brewery

Homebrewing update

My wife likes the taste of Hoegaarden so, because I'm a nice guy, I decided to make a homebrew version of it.

My wife likes the taste of Hoegaarden so, because I’m a nice guy, I decided to make a homebrew version of it.

In which I offer a recap of my two most recent homebreweing efforts and ask for some assistance with my next recipe.

A while ago I experimented with a watermelon wheat beer, based on this recipe from Bryan over at This Is Why I’m Drunk. I called it Melon Miser because I skimped on the recommended amount of melon.

After I made it I discovered something – I had no idea what I wanted it to taste like. Not sure how I overlooked that. While I like the flavour of watermelon a lot I wasn’t too sure how it would taste with beer, having never tried one before.

I knew I didn’t want it to taste like alcoholic watermelon juice but nor did I want the melon flavour to be too faint to spot. In the end, the flavour is there enough to spot but not too much to overwhelm. But, while it’s drinkable, Melon Miser didn’t make make me change my plans to never make another watermelon beer.

That was initially because watermelons are so damned expensive but now also because I can’t quite work out if I like watermelon beer or not. See, sometimes when I drink it I get a nice watermelon flavour but other times that melon flavour actually seems more medicinal than fruity. I’ll still drink the whole batch – it’s too good to pour down the drain – but just not good enough to inspire a second batch.

The next brew – a witbier I call Sarcasm (for the explanation of the name read this post)- is due for bottling this week. It was made with a little advice about orange peel from Darren at I Dream of Brewery and Luke at Ale of a Time. I’m quite impressed with how that’s come together. It has a pleasing colour that’s slightly darker than the Hoegaarden I tried to replicate and some great orange-spice notes and flavours.

It’s a beer I brewed for my Hoegaarden-loving wife and she’s quite impressed with the pre-bottled samples she’d tried so far. So that’s nice to know – it’d suck if I brewed a beer for her and she hated it.

That’ll be me done with homebrewing for a little while because I don’t have any empty bottles left. But I’m still thinking about what the next beer will be – I’m going to do a sneaky double IPA with hops from Australia, New Zealand and the United States (in a reference to the ANZUS treaty of the 1980s).
The idea is to try and make something that’s got a decent hit of alcohol – about 8 or so per cent – but not possessing a palate-destroying level of bitterness. Needless to say, this is a beer for me, not my wife.

Here’s the recipe I’ve worked out, which I post in the hope someone smarter than me will offer some advice.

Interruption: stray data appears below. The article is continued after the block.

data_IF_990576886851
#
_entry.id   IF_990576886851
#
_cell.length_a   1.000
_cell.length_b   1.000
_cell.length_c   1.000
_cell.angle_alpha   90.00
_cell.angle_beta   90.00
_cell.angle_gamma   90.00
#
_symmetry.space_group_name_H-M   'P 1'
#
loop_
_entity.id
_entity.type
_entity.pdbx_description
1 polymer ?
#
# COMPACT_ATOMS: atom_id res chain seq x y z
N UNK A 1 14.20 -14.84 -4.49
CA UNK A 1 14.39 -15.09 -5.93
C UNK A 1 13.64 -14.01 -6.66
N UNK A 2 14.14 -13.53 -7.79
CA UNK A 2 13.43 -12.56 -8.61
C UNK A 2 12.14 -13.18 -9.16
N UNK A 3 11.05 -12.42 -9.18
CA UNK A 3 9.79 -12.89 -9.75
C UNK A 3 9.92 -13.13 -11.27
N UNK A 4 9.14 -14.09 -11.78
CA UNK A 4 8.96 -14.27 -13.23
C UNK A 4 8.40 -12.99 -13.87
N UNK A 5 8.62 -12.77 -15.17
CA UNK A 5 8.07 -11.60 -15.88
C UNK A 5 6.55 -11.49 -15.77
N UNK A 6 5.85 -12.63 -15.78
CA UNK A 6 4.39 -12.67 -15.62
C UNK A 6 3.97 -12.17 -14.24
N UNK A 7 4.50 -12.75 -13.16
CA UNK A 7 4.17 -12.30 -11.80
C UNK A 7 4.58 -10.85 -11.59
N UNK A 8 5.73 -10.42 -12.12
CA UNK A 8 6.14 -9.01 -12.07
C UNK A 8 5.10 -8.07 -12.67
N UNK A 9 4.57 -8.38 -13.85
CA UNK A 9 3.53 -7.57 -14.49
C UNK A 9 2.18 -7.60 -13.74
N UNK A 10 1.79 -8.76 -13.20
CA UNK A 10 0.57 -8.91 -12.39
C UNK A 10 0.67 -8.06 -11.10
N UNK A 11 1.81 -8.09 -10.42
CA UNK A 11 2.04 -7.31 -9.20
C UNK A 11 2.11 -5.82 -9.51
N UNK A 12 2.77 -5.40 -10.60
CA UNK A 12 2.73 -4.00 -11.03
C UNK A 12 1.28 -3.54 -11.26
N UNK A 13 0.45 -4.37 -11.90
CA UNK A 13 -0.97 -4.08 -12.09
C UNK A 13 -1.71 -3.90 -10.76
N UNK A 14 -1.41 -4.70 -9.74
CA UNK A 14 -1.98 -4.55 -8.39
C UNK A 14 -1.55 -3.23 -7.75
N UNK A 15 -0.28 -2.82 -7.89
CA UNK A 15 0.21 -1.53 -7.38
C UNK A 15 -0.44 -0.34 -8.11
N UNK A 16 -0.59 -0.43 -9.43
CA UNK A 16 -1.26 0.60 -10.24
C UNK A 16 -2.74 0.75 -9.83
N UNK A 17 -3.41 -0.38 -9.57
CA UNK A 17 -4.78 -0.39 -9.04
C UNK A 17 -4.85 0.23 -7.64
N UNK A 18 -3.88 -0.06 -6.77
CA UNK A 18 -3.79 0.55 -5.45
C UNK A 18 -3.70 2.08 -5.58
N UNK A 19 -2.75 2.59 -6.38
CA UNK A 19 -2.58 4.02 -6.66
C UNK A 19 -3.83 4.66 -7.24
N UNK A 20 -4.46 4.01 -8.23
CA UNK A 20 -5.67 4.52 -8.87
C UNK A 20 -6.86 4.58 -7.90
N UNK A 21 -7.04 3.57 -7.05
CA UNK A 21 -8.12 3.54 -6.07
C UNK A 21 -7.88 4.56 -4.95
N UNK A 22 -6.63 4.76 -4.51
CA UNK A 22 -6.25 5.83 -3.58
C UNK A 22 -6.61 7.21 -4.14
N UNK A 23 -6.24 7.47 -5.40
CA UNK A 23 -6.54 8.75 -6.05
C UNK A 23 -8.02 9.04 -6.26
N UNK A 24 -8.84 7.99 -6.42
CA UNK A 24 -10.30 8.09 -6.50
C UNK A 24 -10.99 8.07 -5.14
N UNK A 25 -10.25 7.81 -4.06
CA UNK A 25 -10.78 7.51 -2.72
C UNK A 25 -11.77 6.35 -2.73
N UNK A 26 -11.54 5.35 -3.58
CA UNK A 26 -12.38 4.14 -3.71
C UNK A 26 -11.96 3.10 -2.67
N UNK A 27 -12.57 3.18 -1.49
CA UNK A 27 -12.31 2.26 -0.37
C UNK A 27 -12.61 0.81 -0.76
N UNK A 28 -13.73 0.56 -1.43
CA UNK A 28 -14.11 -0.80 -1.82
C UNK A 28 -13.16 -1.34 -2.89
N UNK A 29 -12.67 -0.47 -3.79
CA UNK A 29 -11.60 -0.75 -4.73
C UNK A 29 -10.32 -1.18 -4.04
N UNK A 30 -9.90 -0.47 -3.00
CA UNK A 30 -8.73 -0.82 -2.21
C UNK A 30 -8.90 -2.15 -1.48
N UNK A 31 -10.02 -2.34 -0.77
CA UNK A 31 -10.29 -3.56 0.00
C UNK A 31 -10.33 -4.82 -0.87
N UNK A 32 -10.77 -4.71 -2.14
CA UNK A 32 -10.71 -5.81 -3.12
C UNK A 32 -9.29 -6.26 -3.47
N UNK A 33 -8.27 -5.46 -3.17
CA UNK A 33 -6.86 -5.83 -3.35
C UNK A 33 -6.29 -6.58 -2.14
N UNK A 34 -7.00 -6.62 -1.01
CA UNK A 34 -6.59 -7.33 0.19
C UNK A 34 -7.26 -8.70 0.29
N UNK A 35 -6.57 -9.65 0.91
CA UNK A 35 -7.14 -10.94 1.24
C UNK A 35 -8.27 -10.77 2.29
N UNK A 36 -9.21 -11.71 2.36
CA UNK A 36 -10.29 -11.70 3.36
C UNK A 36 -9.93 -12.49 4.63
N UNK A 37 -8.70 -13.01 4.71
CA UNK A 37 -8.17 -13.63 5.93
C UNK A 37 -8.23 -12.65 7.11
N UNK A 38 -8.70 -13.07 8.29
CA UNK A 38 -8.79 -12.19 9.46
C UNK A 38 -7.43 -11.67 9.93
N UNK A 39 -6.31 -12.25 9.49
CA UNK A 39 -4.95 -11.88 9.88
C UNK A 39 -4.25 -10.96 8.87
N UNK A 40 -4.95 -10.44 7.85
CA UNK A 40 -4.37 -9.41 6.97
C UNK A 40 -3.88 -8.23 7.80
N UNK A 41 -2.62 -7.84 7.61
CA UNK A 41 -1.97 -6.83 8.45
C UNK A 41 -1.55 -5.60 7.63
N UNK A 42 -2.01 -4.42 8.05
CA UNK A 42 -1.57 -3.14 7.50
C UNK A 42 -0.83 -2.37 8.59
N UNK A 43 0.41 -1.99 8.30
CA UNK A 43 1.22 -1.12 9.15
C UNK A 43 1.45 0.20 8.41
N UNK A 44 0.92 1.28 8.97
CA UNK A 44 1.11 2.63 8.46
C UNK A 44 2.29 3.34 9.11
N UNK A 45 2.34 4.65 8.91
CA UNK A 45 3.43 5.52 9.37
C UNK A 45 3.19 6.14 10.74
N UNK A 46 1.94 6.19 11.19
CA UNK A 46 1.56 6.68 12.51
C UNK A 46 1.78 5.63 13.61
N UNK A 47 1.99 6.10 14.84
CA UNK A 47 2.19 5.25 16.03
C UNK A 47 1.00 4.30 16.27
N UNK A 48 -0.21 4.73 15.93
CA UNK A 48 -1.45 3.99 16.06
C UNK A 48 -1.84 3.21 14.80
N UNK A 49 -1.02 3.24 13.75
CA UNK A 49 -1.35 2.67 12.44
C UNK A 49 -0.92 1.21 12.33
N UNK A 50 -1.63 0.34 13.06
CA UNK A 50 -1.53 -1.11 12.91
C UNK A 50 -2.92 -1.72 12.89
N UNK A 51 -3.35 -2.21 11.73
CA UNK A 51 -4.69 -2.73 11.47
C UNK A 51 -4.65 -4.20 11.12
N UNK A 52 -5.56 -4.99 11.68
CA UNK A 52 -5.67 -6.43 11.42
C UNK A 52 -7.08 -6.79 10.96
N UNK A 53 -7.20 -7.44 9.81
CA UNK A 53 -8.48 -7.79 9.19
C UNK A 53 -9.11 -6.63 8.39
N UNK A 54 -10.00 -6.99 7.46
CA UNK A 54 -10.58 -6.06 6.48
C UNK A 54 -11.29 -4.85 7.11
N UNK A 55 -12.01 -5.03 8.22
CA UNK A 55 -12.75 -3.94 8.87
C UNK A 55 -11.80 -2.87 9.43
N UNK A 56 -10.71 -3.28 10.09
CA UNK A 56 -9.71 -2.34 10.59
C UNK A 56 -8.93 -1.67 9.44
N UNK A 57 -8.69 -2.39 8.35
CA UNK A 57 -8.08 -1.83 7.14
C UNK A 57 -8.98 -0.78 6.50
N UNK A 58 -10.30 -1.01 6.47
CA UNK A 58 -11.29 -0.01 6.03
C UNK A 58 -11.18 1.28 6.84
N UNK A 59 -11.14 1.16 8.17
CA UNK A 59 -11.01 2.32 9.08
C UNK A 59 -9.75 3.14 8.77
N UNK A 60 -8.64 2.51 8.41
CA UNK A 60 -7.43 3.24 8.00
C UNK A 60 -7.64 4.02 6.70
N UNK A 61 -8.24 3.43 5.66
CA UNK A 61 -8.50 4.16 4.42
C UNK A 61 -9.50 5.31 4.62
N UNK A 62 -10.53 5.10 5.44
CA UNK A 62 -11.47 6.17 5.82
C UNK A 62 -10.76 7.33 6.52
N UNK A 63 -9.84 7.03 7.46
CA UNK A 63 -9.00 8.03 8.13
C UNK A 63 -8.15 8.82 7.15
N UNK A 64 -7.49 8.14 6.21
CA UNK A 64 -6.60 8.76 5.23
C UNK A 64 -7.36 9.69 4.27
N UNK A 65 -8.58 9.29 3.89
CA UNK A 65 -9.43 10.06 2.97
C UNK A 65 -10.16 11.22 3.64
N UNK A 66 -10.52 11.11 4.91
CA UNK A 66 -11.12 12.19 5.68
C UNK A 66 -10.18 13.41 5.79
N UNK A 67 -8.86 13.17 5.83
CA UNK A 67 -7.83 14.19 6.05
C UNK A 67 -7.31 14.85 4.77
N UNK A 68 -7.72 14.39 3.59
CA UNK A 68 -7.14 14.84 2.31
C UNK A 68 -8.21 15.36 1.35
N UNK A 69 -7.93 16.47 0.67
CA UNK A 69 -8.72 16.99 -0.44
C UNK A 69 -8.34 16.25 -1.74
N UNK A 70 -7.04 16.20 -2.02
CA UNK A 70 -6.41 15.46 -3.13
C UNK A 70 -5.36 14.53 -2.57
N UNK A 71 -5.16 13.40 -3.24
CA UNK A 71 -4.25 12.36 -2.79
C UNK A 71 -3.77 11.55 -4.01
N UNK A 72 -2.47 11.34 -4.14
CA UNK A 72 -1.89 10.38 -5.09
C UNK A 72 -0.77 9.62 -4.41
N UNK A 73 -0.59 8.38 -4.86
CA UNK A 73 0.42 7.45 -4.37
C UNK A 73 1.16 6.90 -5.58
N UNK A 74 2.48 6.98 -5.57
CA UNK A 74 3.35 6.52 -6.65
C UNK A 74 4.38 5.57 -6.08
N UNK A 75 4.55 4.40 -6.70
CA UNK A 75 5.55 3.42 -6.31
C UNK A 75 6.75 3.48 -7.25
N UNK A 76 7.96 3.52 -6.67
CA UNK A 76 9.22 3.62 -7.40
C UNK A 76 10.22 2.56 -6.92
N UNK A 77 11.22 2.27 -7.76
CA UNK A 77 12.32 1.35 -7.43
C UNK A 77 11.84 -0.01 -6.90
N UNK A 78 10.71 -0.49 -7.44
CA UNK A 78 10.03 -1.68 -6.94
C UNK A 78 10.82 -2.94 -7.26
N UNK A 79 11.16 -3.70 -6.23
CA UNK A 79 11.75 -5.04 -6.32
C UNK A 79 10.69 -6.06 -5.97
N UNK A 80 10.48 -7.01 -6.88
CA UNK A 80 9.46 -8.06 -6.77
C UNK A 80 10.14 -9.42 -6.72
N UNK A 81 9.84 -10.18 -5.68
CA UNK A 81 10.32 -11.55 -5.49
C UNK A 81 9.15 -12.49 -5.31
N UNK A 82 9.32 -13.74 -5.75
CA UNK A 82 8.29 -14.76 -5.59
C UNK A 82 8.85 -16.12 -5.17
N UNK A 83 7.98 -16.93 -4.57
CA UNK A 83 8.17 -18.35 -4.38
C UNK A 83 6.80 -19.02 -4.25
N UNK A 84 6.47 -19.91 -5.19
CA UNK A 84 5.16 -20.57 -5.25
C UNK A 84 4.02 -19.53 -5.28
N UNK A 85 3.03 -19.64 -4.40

DOUBLE IPA
2 x coopers IPA
1 can of LME (or dextrose?)
Safale yeast
A 20-minute hop boil with these additions
20 minutes: 10g amarillo, 10g galaxy, 10g motueka
15 minutes: 10g amarillo, 10g galaxy, 10g motueka
10 minutes: 10g amarillo,,10g galaxy, 10g motueka
Flameout: 10g amarillo, 10g galaxy, 10g motueka
Dryhop: 10g amarillo, 10g galaxy, 10g motueka
The recipe calls for 120g hops in the boil plus 30g dryhopping. I’m thinking that might be a bit much – but I’m not sure which addition to knock out. And I also want to make sure there’s enough hop aroma and flavour to balance out the bitterness from the two IPA kits.
Any assistance would be very much appreciated.

Advertisements

8 replies »

  1. Brother, I’d drop all those flavour hops and put a huge wack in the end. A huge lot of bitterness will come from those hops … the ones in the middle will pretty much all convert and sacrifice the flavour. So go for the end, and dry hop at a rate of 5 gms per 100l of beer …

  2. Sorry the Miser didn’t turn out as planned. After sharing bottles from my watermelon batch, I found it can be a very polarizing beer. Don’t know if I’ll ever go back to it again in lieu of trying other experiments that are sure to be just as divisive.

    • No need to be sorry at all. I certainly don’t regret making the beer at all – and I’ll still drink the whole batch. Like yourself, it sounded like a fun thing to make and it was an experiment.

    • It does sound similar…in fact my initial plan was to make an IPA using two cans of Coopers IPA and one can of extract. But I talked myself into using some grain instead. Next time I might actually try and make Brew A.
      If you put that down, let me know how it turns out.

Leave a Reply to beerisyourfriend Cancel reply

Fill in your details below or click an icon to log in:

WordPress.com Logo

You are commenting using your WordPress.com account. Log Out /  Change )

Google photo

You are commenting using your Google account. Log Out /  Change )

Twitter picture

You are commenting using your Twitter account. Log Out /  Change )

Facebook photo

You are commenting using your Facebook account. Log Out /  Change )

Connecting to %s